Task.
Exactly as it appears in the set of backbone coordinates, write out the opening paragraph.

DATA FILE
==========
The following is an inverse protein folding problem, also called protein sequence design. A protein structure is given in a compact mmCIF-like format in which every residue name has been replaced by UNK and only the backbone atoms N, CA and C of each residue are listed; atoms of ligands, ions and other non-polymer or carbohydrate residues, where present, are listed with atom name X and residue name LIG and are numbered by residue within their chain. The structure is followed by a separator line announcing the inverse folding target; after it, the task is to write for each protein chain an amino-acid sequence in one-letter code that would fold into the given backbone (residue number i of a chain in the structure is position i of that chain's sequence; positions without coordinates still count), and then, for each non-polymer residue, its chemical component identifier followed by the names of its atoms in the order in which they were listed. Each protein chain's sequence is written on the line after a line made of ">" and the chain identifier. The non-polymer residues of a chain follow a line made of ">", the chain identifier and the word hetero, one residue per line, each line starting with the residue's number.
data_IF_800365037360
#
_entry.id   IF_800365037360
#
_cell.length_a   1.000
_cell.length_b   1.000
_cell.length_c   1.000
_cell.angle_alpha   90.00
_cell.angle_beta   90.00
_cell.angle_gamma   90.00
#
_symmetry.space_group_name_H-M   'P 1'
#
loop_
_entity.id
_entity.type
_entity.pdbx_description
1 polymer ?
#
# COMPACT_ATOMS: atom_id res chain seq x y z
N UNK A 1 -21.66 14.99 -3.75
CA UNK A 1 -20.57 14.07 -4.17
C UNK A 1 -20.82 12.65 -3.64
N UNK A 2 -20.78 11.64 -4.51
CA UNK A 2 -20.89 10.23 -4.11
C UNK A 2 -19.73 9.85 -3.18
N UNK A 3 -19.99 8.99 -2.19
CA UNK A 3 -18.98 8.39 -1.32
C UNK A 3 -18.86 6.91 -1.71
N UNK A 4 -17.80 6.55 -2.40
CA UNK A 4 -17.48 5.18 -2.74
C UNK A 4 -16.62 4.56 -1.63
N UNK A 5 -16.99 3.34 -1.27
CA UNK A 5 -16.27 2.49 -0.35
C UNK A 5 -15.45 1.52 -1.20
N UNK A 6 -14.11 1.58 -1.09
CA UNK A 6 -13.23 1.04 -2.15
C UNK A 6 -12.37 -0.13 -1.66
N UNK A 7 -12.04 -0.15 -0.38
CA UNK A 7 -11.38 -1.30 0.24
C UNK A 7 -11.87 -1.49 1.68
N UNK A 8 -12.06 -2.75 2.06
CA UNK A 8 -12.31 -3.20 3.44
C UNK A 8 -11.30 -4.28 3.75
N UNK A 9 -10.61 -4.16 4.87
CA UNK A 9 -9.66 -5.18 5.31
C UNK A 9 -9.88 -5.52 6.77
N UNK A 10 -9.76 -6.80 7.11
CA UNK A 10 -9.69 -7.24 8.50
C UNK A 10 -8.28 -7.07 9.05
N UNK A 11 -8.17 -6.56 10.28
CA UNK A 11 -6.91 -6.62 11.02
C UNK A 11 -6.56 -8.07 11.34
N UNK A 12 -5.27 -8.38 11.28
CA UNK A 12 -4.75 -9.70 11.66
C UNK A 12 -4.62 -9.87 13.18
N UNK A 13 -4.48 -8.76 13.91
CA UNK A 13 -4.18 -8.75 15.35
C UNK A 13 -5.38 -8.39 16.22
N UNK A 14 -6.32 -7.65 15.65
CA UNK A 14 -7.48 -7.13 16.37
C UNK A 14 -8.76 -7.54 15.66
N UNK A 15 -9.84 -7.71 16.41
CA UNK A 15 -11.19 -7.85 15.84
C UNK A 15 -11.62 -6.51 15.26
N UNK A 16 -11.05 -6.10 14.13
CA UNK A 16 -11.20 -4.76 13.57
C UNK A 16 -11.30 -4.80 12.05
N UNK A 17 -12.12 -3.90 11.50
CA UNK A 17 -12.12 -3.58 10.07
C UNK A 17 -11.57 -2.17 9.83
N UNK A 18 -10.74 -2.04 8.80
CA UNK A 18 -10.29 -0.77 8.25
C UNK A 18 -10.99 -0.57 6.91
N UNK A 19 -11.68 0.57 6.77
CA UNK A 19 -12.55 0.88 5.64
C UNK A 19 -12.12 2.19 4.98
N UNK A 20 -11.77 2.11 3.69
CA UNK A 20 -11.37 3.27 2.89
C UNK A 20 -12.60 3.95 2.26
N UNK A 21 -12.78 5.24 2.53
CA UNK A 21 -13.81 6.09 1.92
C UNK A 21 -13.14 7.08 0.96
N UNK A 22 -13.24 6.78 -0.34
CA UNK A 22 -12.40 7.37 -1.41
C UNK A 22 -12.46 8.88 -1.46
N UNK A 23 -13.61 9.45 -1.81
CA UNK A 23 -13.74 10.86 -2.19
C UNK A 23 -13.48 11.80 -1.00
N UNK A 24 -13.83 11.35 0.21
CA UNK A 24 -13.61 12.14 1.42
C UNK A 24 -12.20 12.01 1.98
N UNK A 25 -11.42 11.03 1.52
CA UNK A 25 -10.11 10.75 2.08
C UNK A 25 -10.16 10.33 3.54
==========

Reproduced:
The following is an inverse protein folding problem, also called protein sequence design. A protein structure is given in a compact mmCIF-like format in which every residue name has been replaced by UNK and only the backbone atoms N, CA and C of each residue are listed; atoms of ligands, ions and other non-polymer or carbohydrate residues, where present, are listed with atom name X and residue name LIG and are numbered by residue within their chain. The structure is followed by a separator line announcing the inverse folding target; after it, the task is to write for each protein chain an amino-acid sequence in one-letter code that would fold into the given backbone (residue number i of a chain in the structure is position i of that chain's sequence; positions without coordinates still count), and then, for each non-polymer residue, its chemical component identifier followed by the names of its atoms in the order in which they were listed. Each protein chain's sequence is written on the line after a line made of ">" and the chain identifier. The non-polymer residues of a chain follow a line made of ">", the chain identifier and the word hetero, one residue per line, each line starting with the residue's number.